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Author: Administrator Account/Saturday, January 07, 2017/Categories: Living the Faith Today
The paradox about ordinary grace is that there’s nothing at all that’s ordinary about it. Grace is exceptional, supernatural, the very center of our relationship with God. Grace is the infinite love of God the creator shown to the very limited created one; the peace of God given to the restless; the unmerited favor of God granted to everyone willing to turn to him.
For that matter, “ordinary” time isn’t particularly ordinary, either. Ordinary Time doesn’t refer to time that doesn’t have anything else going on in it; its name actually derives from the way the time is kept using numbers of “ordinals” (first, second, third, etc.).
So when we say ordinary grace we are referring to a way of looking at the transcendent, at the nature of the relationship between God and humanity, and of allotting that experience based on a calendar.
We’ve been talking a lot in this space, lately, about keeping daily readings, of setting aside time for daily devotions. Our books When The Lord Speaks to Your Heart and He and I are two amazing ways to bring sanctity into your daily life through disciplined daily contact with the Holy.
And they’re not alone. Ordinary Grace (Volumes I and II) take you day by day through ordinary time with Gospel reflections by the Daughters of St. Paul based on the practice of lectio divina.
Holy reading (lectio divina) has for centuries been a part of the spiritual lives of many people: members of religious orders, saints, priests, laypeople have all found that words can bridge the chasm between humanity and God, can connect us with the Source of love, and can nourish our souls.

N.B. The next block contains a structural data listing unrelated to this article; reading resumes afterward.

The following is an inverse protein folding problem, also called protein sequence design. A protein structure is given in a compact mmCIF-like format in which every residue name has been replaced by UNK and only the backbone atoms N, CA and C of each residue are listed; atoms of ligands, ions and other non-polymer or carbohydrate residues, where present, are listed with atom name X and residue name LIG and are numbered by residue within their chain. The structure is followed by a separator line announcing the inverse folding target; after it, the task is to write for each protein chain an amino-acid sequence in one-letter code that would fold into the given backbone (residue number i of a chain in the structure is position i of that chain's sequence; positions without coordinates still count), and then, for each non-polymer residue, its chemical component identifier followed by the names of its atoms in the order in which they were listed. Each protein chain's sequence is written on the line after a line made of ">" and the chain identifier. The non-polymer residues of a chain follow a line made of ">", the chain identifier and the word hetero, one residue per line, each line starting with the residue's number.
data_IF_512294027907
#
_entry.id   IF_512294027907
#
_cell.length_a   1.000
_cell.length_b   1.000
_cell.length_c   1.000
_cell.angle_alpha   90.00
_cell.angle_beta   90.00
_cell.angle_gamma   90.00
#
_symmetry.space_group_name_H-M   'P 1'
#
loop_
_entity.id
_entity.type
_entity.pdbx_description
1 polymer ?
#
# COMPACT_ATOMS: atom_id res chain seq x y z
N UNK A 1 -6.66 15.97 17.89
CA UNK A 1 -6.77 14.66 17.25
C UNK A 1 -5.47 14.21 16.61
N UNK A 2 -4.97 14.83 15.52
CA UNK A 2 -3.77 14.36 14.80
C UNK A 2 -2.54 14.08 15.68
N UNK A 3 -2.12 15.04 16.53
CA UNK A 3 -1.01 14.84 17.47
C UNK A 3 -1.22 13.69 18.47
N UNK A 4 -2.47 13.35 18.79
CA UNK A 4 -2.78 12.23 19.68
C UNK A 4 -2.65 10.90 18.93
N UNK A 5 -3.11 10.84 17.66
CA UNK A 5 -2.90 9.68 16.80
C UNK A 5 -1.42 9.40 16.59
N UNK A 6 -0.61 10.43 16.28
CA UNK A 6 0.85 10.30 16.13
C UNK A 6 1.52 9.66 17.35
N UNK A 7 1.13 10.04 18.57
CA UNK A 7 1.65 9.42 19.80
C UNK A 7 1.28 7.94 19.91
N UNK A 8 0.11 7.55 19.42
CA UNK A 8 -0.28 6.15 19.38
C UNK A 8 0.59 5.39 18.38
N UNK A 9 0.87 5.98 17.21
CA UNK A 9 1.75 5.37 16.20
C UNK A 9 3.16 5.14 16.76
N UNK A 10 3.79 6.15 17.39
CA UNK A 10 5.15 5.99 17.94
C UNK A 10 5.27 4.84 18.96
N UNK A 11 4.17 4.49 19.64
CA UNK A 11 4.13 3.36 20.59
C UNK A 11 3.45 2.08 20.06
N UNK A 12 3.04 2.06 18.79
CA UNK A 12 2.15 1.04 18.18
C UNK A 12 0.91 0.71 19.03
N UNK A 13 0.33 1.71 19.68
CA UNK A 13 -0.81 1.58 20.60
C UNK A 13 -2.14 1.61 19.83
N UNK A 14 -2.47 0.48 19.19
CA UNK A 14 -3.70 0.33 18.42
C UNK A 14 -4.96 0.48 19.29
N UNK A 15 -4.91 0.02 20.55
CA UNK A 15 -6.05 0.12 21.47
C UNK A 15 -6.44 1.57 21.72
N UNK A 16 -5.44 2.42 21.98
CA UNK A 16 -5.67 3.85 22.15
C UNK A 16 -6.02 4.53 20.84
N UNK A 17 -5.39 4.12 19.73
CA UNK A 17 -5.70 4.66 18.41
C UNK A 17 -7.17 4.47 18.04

But what about ordinary people? you might ask. Here, too, the paradox holds, as the Anglican theologian C.S. Lewis has written:
“There are no ordinary people.
You have never talked to a mere mortal.
Nations, cultures, arts, civilizations—these are mortal,
and their life is to ours as the life of a gnat.
But it is immortals whom we joke with, work with,
marry, snub and exploit—
immortal horrors or everlasting splendors.
In fact, as Dr. Lewis wrote, ordinary people do not exist: everyone is made in the image of God—and is, thereby, extraordinary. So “ordinary” grace, extended to “ordinary” people in “ordinary” time must constitute the greatest paradox of all, the greatest mystery of all.
It is that mystery that we invite you to explore. We want you to share the meditations of the Daughters of St. Paul as they reflect on the Gospel readings of Ordinary Time in the two volumes of extraordinary Ordinary Grace.
These pages are based on lectio divina, a way of praying with Scripture. Our founder, Blessed James Alberione, urged us to nourish ourselves with the Scriptures. He said that when we do this, we “experience interiorly the kindling of a divine fire.” Here the sisters use a simple framework that allows the word of God to make room in our minds and hearts:
So we invite you today: be extraordinary!
Say yes to grace and yes to God;
be that extraordinary creature that you were meant to be,
and grow in love toward God and humanity
through experiencing these readings
in your heart and soul as well as your mind.
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